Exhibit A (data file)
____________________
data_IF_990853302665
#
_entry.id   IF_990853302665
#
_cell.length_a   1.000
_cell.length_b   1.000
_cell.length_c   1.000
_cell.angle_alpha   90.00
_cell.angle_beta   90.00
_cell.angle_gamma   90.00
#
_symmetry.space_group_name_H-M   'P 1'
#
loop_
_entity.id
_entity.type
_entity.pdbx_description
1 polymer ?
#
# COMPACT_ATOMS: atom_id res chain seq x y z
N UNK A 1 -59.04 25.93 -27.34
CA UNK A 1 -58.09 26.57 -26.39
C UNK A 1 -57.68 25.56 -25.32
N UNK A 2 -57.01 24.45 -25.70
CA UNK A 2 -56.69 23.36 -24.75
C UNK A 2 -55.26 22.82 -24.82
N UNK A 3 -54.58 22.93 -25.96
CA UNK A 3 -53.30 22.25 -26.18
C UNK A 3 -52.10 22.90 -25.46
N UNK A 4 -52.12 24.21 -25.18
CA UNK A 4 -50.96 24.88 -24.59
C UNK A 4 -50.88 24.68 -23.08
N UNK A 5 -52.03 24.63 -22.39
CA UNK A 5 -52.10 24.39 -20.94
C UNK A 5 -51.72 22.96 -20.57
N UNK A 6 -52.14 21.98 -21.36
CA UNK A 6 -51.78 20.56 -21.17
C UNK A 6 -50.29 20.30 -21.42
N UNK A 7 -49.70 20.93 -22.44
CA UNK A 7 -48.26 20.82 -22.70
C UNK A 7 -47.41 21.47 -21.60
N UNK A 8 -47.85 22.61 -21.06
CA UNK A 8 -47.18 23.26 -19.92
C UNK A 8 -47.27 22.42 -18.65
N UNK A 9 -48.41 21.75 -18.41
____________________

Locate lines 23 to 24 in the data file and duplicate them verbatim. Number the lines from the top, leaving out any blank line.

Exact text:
C UNK A 1 -57.68 25.56 -25.32
N UNK A 2 -57.01 24.45 -25.70